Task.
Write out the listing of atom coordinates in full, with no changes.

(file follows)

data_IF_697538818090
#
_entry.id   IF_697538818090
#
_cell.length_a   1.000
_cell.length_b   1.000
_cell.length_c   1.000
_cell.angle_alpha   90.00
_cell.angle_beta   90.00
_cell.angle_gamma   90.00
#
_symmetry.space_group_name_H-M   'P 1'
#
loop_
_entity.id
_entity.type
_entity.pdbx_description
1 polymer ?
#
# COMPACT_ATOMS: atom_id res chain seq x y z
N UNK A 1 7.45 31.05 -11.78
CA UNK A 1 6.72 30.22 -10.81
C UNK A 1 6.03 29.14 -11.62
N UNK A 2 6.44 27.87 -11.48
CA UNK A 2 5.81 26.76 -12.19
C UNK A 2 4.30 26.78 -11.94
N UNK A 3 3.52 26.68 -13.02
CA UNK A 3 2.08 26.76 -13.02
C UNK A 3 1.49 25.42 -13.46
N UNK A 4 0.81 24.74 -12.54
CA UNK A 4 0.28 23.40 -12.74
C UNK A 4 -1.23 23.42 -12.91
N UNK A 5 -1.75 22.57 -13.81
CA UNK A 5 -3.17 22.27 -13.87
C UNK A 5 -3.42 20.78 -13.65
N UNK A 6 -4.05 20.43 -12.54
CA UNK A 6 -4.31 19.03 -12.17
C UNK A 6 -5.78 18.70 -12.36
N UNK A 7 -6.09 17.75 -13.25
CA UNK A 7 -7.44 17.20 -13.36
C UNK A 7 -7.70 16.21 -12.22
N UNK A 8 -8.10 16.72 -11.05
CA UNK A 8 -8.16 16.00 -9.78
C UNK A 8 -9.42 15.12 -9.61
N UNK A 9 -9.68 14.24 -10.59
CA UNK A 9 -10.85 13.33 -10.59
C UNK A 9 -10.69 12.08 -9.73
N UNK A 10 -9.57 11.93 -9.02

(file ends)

data_IF_697538818090
#
_entry.id   IF_697538818090
#
_cell.length_a   1.000
_cell.length_b   1.000
_cell.length_c   1.000
_cell.angle_alpha   90.00
_cell.angle_beta   90.00
_cell.angle_gamma   90.00
#
_symmetry.space_group_name_H-M   'P 1'
#
loop_
_entity.id
_entity.type
_entity.pdbx_description
1 polymer ?
#
# COMPACT_ATOMS: atom_id res chain seq x y z
N UNK A 1 7.45 31.05 -11.78
CA UNK A 1 6.72 30.22 -10.81
C UNK A 1 6.03 29.14 -11.62
N UNK A 2 6.44 27.87 -11.48
CA UNK A 2 5.81 26.76 -12.19
C UNK A 2 4.30 26.78 -11.94
N UNK A 3 3.52 26.68 -13.02
CA UNK A 3 2.08 26.76 -13.02
C UNK A 3 1.49 25.42 -13.46
N UNK A 4 0.81 24.74 -12.54
CA UNK A 4 0.28 23.40 -12.74
C UNK A 4 -1.23 23.42 -12.91
N UNK A 5 -1.75 22.57 -13.81
CA UNK A 5 -3.17 22.27 -13.87
C UNK A 5 -3.42 20.78 -13.65
N UNK A 6 -4.05 20.43 -12.54
CA UNK A 6 -4.31 19.03 -12.17
C UNK A 6 -5.78 18.70 -12.36
N UNK A 7 -6.09 17.75 -13.25
CA UNK A 7 -7.44 17.20 -13.36
C UNK A 7 -7.70 16.21 -12.22
N UNK A 8 -8.10 16.72 -11.05
CA UNK A 8 -8.16 16.00 -9.78
C UNK A 8 -9.42 15.12 -9.61
N UNK A 9 -9.68 14.24 -10.59
CA UNK A 9 -10.85 13.33 -10.59
C UNK A 9 -10.69 12.08 -9.73
N UNK A 10 -9.57 11.93 -9.02